Medsafes so-called Nanny-State Power Play to ban cough remedies in supermarkets is absurd and does not draw on international evidence or common sense.
Medsafe’s “Nanny state power play” to ban cough remedies in supermarkets is absurd and does not draw on international evidence or common sense, says Katherine Rich, Chief Executive of the Food & Grocery Council.
The current consultation is fundamentally flawed she says, because the document being used to base these discussions is so full of factual errors and misrepresentations.
The impact of the proposal is extreme. Banning the sale of 70 cough and cold remedies from supermarkets and dairies will mean that New Zealanders pay up to 30-45% more for the same products in pharmacies.
New Zealanders’ access to these products when they suffer coughs and colds will be dramatically reduced.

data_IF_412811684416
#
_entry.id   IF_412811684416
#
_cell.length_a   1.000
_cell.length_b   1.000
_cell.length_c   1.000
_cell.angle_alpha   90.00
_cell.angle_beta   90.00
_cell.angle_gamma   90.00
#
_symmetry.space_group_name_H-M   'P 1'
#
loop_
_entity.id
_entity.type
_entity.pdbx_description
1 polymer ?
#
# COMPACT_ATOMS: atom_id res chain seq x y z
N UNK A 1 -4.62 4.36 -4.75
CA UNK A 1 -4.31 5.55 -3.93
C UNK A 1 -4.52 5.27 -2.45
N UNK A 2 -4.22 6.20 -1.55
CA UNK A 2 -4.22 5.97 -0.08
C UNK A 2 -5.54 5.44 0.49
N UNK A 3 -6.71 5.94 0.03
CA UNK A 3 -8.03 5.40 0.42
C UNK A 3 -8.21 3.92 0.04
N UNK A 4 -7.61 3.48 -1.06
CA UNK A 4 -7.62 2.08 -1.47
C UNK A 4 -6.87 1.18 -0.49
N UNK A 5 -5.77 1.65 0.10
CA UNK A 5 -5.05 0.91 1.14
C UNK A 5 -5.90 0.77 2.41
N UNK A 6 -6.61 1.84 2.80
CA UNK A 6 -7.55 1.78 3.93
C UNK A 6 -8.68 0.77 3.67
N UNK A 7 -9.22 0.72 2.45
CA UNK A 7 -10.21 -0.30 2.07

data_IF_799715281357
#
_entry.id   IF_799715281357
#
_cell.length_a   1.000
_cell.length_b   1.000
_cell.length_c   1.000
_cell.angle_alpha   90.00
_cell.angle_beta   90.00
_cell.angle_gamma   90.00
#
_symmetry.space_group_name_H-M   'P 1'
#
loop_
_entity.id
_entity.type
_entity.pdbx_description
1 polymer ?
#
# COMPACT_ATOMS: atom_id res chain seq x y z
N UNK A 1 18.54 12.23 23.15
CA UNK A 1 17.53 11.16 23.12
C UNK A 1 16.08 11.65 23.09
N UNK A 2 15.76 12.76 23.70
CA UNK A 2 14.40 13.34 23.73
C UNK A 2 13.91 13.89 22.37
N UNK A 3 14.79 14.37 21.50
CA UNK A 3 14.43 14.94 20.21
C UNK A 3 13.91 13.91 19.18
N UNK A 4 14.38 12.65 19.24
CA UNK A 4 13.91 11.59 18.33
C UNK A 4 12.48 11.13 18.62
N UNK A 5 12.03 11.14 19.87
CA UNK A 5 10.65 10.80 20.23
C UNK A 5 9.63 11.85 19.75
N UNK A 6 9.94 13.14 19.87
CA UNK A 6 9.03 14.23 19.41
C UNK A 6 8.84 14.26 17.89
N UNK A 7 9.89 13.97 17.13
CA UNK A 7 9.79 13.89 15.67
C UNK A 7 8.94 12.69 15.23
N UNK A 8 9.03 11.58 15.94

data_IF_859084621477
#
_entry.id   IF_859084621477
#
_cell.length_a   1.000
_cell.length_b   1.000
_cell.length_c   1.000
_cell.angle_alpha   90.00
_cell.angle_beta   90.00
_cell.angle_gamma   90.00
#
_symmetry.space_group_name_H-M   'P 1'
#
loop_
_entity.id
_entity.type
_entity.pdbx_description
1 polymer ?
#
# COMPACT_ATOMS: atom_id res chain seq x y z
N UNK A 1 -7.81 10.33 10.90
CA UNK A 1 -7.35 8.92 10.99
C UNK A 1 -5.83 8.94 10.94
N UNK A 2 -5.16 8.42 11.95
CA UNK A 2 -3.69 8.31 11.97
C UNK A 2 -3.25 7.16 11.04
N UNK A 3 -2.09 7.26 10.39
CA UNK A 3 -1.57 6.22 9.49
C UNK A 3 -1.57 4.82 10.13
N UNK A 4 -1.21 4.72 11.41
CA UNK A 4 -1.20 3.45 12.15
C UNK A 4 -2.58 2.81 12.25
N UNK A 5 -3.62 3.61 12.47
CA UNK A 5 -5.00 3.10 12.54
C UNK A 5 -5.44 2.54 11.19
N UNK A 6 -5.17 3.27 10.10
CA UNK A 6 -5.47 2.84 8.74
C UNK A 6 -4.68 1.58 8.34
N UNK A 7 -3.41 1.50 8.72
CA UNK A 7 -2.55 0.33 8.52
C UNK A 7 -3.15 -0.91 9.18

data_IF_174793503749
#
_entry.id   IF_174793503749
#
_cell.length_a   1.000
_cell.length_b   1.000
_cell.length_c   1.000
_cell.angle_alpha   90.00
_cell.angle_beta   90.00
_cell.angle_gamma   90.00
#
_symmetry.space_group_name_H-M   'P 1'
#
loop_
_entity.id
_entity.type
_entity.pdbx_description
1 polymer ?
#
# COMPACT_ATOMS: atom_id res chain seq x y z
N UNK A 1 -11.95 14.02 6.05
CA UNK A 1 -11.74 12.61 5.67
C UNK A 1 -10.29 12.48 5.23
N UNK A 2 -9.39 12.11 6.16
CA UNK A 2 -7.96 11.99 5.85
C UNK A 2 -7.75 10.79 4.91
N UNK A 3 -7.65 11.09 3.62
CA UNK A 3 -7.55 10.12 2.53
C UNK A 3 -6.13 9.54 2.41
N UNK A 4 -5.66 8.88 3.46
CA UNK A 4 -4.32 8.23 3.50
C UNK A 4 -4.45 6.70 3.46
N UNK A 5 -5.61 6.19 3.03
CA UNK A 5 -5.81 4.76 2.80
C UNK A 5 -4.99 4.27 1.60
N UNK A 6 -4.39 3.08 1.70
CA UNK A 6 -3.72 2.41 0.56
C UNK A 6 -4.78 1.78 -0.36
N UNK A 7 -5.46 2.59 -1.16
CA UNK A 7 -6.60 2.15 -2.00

Rich says the Medsafe submission to the Medicines Classifications Committee (MCC) has two main arguments: that the United Kingdom has made all these products “pharmacy only” (so New Zealand must automatically follow) and that this recommendation is supported by the Medsafe’s Cough and Cold Review Group.
Both statements, which are used to add weight to the proposal, she says are factually wrong and misleading. The United Kingdom has not banned the sale of adult formulations and products such as cough lozenges. Lemsip hot drinks and other cough/cold remedies for those over the age of twelve years remain freely available in supermarkets on general sale.
The Cough and Cold Review Group did not recommend a change; rather it referred the classification of certain actives to the MCC for consideration for children up to 12 years of age. The FGC also points out that if the MCC supports this sales ban, it will reclassify a series of products which Medsafe only approved for general sale less than a year ago, a “regulatory flip-flop” that makes New Zealand look disorganised in terms of its regulatory processes.